An experiment was conducted to examine the conditions under which self-esteem operates as an expectancy, as a resource, or does not influence cognitive dissonance processes. Based on the self-standards model of dissonance (Stone & Cooper, 2001), it was predicted that following a high-choice counter-attitudinal behavior: (a) priming positive self-attributes that were relevant to the discrepant behavior would cause participants with high self-esteem to report more attitude change as compared to participants with low self-esteem, (b) priming positive self-attributes that were irrelevant to the behavior would cause participants with high self-esteem to report less attitude change as compared to participants with low self-esteem, and (c) priming neutral self-attributes would eliminate self-esteem moderation of attitude change. The results of the attitude change measure supported the predictions. The discussion explores different processes by which the accessibility of cognitions about the self mediate dissonance arousal and reduction.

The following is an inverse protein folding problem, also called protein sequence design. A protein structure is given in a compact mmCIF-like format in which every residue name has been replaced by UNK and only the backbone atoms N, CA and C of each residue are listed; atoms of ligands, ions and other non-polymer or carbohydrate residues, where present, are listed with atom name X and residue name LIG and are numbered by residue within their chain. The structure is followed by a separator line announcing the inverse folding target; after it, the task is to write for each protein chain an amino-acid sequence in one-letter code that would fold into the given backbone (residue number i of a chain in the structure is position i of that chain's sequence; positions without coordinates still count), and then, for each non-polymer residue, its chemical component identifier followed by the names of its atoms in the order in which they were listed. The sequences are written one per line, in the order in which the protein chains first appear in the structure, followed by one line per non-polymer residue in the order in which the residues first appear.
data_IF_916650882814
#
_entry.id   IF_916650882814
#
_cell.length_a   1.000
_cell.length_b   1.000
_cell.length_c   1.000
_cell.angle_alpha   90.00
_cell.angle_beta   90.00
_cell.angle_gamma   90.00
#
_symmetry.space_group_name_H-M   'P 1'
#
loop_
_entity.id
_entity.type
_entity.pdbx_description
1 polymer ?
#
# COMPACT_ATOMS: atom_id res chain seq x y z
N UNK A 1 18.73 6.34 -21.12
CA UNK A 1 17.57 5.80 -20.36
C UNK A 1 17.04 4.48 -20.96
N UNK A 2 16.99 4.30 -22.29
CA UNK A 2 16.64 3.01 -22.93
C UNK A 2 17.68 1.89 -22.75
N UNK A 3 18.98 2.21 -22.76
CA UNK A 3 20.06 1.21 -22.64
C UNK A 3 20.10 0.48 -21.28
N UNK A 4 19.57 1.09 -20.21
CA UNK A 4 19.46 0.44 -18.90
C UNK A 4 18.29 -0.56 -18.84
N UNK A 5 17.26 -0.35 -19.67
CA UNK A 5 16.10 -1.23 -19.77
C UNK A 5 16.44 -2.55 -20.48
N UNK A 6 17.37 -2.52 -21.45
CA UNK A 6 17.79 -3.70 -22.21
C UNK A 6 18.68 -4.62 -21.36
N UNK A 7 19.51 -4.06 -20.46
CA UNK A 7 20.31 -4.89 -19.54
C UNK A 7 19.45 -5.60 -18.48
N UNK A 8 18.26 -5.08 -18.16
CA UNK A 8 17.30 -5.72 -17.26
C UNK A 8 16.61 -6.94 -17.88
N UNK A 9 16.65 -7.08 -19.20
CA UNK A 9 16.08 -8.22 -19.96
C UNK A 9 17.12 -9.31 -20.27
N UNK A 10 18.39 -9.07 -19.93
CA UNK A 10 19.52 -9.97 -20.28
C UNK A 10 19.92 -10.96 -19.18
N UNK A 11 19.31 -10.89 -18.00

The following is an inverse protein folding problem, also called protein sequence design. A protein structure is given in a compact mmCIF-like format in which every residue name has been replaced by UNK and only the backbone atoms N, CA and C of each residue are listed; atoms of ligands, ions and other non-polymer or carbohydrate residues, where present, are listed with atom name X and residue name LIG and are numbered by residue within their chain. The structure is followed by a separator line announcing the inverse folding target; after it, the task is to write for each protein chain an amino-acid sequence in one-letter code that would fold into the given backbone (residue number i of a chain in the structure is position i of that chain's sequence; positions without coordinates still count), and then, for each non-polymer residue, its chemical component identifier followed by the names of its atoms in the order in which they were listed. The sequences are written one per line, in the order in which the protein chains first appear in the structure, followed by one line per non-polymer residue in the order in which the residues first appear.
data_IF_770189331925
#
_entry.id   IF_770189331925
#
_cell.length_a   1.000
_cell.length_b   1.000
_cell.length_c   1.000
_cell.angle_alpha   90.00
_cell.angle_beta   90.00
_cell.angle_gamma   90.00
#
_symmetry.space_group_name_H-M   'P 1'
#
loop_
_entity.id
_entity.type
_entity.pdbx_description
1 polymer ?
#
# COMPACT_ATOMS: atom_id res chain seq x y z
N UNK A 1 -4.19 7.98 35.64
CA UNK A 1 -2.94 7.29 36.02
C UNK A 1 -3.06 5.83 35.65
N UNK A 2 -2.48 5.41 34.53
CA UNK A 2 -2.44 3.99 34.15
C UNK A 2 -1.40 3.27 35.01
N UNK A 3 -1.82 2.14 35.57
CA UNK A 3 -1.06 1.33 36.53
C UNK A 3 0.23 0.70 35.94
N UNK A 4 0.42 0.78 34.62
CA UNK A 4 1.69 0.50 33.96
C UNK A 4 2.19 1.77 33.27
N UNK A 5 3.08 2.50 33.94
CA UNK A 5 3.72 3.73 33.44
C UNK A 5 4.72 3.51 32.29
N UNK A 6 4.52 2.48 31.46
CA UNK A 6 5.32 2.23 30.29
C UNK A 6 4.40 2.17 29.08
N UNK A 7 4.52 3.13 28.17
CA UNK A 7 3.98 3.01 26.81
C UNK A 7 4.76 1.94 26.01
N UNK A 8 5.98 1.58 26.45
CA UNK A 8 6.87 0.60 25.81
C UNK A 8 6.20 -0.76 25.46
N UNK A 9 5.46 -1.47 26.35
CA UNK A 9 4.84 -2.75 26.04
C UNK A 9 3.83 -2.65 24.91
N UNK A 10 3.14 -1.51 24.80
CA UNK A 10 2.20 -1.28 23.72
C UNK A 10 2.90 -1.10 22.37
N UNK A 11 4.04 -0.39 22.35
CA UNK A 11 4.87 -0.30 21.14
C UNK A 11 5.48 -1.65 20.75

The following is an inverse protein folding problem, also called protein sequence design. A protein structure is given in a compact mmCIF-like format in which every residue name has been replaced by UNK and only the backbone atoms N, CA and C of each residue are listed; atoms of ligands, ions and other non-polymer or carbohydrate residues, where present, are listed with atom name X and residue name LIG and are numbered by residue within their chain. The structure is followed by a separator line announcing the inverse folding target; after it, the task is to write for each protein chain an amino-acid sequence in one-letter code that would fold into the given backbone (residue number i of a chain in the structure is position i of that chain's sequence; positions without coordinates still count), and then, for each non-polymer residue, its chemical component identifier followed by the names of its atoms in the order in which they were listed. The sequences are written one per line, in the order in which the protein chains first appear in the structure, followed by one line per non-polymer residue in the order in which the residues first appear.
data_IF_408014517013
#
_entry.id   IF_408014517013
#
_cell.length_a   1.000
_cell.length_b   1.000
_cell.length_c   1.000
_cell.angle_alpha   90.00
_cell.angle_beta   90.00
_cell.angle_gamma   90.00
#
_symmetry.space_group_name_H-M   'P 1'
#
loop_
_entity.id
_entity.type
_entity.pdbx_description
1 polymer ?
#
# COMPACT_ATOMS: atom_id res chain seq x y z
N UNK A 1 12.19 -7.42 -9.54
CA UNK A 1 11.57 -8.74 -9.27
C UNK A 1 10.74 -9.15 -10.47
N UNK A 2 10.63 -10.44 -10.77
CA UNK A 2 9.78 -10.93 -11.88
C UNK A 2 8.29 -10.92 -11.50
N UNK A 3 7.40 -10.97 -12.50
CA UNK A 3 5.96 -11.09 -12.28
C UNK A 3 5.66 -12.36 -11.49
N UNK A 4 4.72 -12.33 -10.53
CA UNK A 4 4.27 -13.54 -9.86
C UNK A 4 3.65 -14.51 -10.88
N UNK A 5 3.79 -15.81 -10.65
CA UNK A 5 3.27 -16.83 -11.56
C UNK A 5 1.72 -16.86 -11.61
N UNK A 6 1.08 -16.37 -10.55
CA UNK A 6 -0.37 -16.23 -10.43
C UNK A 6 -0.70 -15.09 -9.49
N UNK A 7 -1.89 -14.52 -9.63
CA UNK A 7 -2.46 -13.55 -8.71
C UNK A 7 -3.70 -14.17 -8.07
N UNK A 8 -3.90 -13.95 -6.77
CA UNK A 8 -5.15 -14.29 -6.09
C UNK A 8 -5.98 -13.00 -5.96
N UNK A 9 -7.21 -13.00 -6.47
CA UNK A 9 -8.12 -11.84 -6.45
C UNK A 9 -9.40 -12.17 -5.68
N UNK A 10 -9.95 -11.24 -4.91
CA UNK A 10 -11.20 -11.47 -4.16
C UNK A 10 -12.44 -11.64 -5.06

- Attitude change
- Cognitive dissonance
ASJC Scopus subject areas
- Social Psychology
- Sociology and Political Science